Basic JavaScript - Use Recursion to Create a Countdown

THE TASK The function should use recursion to return an array containing the integers n through 1 based on the n parameter. If the function is called with a number less than 1, the function should return an empty array.

Im struggling with recursion and hoping for some clarification. If I remove this line countArray.splice(0, 0, n), then the log returns an empty array. Which would suggest that n < 0, which is obviously not true here.

I feel like let countArray = countdown(n - 1); should return [1, 2, 3, 4, 5] here, when the line countArray.splice(0, 0, n) is removed.

If that’s true, then why is it returning an empty array and how does adding countArray.splice(0, 0, n) OR countArray.unshift(n) invert the value of let countArray = countdown(n - 1);?

// Only change code below this line
function countdown(n){
  if (n < 1) {
    return [];
  } else {
    let countArray = countdown(n - 1);
    countArray.splice(0, 0, n)
    return countArray;
  }
}
// Only change code above this line


console.log(countdown(5));

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Challenge: Basic JavaScript - Use Recursion to Create a Countdown

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Why would it do that? You never put anything in the returned array if you delete the splice.

If you never insert anything into the result array, then the result array will stay empty.

It doesn’t. Unshift or splice is only adding one value.

This is a function call. It must be resolved to a return value before the next line is executed. When n === 5, what should the result of this function call be?

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My mistake. I honestly keep forgetting that you don’t want the answer from me.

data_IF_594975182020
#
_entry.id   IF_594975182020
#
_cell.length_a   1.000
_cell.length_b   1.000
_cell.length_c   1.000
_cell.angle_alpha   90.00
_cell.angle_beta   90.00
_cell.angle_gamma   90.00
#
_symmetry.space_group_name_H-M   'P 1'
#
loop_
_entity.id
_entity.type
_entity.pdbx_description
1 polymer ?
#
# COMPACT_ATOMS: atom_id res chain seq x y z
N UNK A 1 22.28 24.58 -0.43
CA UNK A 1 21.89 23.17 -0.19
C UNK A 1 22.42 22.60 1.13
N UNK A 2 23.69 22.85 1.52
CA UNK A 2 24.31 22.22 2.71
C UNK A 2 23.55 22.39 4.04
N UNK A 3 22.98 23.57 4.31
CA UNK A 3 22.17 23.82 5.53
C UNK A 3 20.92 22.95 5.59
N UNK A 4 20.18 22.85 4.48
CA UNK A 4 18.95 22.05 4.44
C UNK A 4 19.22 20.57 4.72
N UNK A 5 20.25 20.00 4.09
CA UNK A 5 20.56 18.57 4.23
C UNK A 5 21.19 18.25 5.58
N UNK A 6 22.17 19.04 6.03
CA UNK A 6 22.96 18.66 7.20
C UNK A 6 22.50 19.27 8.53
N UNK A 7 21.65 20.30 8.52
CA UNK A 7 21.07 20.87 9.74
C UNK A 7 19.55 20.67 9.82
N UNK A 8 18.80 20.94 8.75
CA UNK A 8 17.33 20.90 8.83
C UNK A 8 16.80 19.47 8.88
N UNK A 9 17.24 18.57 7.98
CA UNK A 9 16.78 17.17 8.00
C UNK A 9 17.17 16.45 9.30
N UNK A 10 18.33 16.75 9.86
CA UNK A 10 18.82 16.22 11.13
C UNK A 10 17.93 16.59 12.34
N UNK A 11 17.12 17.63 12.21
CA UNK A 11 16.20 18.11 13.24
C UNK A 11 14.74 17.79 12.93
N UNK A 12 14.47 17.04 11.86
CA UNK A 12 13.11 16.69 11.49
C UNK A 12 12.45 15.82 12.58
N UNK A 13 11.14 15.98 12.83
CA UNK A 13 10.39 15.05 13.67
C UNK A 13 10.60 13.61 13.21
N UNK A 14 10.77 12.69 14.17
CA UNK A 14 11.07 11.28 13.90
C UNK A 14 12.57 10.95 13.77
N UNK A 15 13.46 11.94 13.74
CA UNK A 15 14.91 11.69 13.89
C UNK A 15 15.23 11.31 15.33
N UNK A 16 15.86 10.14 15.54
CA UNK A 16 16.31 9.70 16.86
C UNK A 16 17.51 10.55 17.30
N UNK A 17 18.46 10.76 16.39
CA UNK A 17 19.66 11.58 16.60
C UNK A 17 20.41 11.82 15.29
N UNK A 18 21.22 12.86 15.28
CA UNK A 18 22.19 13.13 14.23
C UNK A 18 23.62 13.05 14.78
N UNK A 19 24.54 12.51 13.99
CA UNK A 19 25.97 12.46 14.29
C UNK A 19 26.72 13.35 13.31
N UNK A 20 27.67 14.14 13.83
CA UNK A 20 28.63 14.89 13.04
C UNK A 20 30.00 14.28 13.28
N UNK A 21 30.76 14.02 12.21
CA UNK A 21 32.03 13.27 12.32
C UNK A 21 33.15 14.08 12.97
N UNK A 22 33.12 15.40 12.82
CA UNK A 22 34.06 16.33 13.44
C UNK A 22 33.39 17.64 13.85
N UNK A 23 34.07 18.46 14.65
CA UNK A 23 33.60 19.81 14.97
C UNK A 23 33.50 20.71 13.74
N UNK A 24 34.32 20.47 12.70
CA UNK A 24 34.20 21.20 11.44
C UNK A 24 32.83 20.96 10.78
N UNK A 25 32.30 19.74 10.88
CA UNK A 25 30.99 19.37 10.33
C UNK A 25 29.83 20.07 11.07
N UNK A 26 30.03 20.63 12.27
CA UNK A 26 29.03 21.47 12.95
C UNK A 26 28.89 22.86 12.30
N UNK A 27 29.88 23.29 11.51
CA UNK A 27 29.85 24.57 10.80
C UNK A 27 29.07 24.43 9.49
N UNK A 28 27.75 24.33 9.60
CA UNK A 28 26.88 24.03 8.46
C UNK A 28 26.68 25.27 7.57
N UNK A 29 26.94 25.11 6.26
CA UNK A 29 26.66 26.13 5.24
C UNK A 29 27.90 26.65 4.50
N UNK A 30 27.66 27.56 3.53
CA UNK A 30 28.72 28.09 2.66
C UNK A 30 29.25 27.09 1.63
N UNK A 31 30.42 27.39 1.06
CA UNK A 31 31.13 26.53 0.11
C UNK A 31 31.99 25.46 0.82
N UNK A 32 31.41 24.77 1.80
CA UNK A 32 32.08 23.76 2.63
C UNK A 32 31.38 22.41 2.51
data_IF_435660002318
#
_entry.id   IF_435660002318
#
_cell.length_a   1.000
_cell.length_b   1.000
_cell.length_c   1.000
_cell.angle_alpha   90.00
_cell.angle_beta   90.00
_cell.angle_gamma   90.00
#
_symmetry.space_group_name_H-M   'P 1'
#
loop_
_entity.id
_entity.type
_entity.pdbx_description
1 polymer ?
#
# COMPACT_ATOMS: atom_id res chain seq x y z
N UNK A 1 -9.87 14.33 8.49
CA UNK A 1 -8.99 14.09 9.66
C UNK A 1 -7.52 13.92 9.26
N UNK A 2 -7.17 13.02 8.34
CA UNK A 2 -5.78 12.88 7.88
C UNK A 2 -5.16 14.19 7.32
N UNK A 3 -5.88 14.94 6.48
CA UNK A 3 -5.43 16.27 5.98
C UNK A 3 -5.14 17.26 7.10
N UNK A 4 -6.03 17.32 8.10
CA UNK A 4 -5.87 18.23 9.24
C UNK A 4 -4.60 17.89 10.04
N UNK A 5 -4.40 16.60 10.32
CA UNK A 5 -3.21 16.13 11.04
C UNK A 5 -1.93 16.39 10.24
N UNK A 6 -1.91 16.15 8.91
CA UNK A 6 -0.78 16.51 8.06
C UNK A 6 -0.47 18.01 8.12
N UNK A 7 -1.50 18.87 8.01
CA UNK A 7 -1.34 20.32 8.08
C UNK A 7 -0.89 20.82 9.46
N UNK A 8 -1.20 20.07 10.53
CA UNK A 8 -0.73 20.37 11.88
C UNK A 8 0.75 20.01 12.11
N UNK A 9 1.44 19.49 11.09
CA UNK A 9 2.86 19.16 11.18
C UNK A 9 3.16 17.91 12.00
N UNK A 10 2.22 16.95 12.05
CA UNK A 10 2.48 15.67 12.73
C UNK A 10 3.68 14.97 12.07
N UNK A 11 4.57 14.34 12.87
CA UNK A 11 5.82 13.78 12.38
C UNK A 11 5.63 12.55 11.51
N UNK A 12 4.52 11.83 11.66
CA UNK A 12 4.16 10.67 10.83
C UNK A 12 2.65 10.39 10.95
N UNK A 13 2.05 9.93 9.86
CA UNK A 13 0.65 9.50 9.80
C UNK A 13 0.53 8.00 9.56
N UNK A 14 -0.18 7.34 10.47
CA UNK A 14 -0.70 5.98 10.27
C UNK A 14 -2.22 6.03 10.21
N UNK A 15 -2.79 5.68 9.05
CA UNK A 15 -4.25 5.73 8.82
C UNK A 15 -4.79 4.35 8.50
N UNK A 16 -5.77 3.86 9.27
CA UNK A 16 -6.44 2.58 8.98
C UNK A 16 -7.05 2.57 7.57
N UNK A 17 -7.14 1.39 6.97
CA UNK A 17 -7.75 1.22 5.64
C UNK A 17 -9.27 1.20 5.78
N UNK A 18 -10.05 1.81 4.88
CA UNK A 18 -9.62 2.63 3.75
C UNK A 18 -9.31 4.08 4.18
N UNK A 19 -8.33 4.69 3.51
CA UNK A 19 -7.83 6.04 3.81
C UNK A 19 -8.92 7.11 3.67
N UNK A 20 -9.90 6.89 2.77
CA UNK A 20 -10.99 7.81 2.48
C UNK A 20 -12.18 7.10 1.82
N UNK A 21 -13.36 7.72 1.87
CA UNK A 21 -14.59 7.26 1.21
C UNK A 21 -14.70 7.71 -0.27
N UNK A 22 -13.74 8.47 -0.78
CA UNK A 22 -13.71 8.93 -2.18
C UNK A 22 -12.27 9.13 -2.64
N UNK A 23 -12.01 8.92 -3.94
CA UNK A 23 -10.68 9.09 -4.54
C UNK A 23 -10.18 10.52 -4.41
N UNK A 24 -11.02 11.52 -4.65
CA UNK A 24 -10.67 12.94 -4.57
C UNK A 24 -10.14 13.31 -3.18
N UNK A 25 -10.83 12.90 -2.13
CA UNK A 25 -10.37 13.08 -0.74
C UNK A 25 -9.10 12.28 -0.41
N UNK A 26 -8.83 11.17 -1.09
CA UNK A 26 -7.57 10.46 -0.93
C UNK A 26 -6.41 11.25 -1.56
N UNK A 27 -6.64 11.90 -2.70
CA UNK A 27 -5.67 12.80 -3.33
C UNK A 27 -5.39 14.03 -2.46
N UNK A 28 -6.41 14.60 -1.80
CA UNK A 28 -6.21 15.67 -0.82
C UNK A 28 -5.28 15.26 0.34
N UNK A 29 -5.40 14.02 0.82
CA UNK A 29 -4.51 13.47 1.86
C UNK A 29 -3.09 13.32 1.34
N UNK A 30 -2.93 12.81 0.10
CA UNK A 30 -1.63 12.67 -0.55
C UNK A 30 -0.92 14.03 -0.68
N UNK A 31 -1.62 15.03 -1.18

He is trying to help you. You can learn a lot from him if you wish to.

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I find that highly debatable in my experience.

Hey there, this is just a quick reminder that we want to keep this space safe and welcoming for all. Please keep your interactions with your fellow campers friendly and positive.

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It returns an empty array because you are never adding an actual number to countArray when you remove that line.

Try a simple example:

countdown(1);

When this executes it hits the else statement and does:

let countArray = countdown(n - 1);

Which is actually:

let countArray = countdown(0);

And you know that countdown(0) returns an empty array because that’s your base case. So the first line of the else statement is:

let countArray = [];

So if you don’t have the splice line after that then 1 never gets added to countArray and you are just returning an empty array.

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Its taken me a few days but I finally grasped what it is you’re saying and what’s going on here. But what I dont understand is, why cant I use .push here? Why is push returning [1, 2, 3, 4, 5] instead of [5, 4, 3, 2, 1]?

And why is this test failing: Global variables should not be used to cache the array - when the only thing I change is .push instead of splice or unshift? Im really loathing recursion.

Try and use some pen and paper to write down the function calls in order to understand how the result is being formed
(Assuming that you have a push to add n)

To start for eg you would write

countdown(5)
  countdown(4)
    countdown(3)
      countdown(2)
        countdown(1)
          countdown(0)
          -> returns []
        [].push(1) 
        -> returns [1]
      [1].push(2)
      -> returns [1, 2]

Try to finish writing this and you will see why push doesn’t actually countdown.

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Dont push and unshift do the exact same thing, with the only difference being where one starts adding the data (beginning or end)? So if we are pushing or unshifting to an empty array, shouldn’t the results be the same? Since the end and beginning are the same?

They are not the same. Unshift will add to the start of the array, so the sequence of events will be something like


[1]
[2, 1]
[3,2,1]
Etc.

(Very important to check the docs when we use predefined functions because sometimes not doing so first can lead to a lot of wasted time in debugging)

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Everything makes sense now, thank you.

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